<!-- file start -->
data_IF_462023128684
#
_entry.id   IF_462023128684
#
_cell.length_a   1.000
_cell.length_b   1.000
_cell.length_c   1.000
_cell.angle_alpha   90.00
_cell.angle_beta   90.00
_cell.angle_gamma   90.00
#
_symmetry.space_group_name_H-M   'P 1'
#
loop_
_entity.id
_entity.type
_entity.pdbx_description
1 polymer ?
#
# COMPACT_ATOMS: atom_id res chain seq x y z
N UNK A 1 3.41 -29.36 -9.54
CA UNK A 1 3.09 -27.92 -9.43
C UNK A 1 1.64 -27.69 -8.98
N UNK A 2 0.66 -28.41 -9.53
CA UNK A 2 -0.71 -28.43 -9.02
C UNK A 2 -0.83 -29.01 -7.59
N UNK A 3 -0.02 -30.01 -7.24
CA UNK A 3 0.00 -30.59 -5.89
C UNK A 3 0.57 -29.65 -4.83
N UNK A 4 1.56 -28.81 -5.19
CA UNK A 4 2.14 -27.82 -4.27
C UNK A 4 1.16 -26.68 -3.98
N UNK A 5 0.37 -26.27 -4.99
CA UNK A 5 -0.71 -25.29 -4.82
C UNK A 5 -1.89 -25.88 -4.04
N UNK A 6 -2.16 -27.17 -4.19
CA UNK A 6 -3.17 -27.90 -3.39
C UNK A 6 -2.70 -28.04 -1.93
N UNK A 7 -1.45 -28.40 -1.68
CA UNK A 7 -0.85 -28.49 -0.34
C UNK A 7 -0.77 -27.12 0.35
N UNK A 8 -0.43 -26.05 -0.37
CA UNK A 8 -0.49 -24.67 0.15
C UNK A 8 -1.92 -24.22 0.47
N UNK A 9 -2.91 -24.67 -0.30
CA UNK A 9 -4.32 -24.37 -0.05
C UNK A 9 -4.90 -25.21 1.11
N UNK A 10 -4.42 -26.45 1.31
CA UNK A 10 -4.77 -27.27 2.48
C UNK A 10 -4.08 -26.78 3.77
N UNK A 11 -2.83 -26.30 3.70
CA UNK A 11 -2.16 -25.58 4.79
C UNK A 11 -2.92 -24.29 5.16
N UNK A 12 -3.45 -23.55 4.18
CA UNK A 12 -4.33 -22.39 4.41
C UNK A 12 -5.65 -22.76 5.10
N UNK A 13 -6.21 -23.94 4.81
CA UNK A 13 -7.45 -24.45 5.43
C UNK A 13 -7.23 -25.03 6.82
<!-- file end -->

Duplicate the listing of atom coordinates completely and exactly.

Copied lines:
data_IF_462023128684
#
_entry.id   IF_462023128684
#
_cell.length_a   1.000
_cell.length_b   1.000
_cell.length_c   1.000
_cell.angle_alpha   90.00
_cell.angle_beta   90.00
_cell.angle_gamma   90.00
#
_symmetry.space_group_name_H-M   'P 1'
#
loop_
_entity.id
_entity.type
_entity.pdbx_description
1 polymer ?
#
# COMPACT_ATOMS: atom_id res chain seq x y z
N UNK A 1 3.41 -29.36 -9.54
CA UNK A 1 3.09 -27.92 -9.43
C UNK A 1 1.64 -27.69 -8.98
N UNK A 2 0.66 -28.41 -9.53
CA UNK A 2 -0.71 -28.43 -9.02
C UNK A 2 -0.83 -29.01 -7.59
N UNK A 3 -0.02 -30.01 -7.24
CA UNK A 3 0.00 -30.59 -5.89
C UNK A 3 0.57 -29.65 -4.83
N UNK A 4 1.56 -28.81 -5.19
CA UNK A 4 2.14 -27.82 -4.27
C UNK A 4 1.16 -26.68 -3.98
N UNK A 5 0.37 -26.27 -4.99
CA UNK A 5 -0.71 -25.29 -4.82
C UNK A 5 -1.89 -25.88 -4.04
N UNK A 6 -2.16 -27.17 -4.19
CA UNK A 6 -3.17 -27.90 -3.39
C UNK A 6 -2.70 -28.04 -1.93
N UNK A 7 -1.45 -28.40 -1.68
CA UNK A 7 -0.85 -28.49 -0.34
C UNK A 7 -0.77 -27.12 0.35
N UNK A 8 -0.43 -26.05 -0.37
CA UNK A 8 -0.49 -24.67 0.15
C UNK A 8 -1.92 -24.22 0.47
N UNK A 9 -2.91 -24.67 -0.30
CA UNK A 9 -4.32 -24.37 -0.05
C UNK A 9 -4.90 -25.21 1.11
N UNK A 10 -4.42 -26.45 1.31
CA UNK A 10 -4.77 -27.27 2.48
C UNK A 10 -4.08 -26.78 3.77
N UNK A 11 -2.83 -26.30 3.70
CA UNK A 11 -2.16 -25.58 4.79
C UNK A 11 -2.92 -24.29 5.16
N UNK A 12 -3.45 -23.55 4.18
CA UNK A 12 -4.33 -22.39 4.41
C UNK A 12 -5.65 -22.76 5.10
N UNK A 13 -6.21 -23.94 4.81
CA UNK A 13 -7.45 -24.45 5.43
C UNK A 13 -7.23 -25.03 6.82